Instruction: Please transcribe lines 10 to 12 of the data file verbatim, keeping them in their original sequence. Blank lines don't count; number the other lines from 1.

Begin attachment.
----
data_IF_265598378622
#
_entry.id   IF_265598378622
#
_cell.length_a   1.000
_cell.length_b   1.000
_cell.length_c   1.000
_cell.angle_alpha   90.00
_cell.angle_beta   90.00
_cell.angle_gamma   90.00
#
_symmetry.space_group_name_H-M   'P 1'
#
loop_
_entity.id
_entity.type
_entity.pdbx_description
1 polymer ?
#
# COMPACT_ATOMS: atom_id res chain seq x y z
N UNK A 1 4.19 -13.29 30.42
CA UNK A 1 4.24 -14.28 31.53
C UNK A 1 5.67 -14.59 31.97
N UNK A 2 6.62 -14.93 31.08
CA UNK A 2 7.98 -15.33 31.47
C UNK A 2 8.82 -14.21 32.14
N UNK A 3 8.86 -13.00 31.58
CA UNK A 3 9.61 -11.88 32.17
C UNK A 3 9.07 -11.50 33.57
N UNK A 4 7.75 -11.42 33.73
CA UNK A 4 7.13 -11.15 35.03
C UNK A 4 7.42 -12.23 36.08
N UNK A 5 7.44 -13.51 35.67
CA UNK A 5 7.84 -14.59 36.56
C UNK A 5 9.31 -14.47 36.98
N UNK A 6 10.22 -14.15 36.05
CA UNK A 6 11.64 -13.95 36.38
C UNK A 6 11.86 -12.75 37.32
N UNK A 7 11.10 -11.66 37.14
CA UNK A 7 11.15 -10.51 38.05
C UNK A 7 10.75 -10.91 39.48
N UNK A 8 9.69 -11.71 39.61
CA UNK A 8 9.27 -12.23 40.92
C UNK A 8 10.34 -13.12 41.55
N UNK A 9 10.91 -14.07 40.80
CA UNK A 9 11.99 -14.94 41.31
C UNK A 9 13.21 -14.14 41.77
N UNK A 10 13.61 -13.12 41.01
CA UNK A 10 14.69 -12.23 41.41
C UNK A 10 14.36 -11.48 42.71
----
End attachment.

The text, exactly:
_cell.angle_gamma   90.00
#
_symmetry.space_group_name_H-M   'P 1'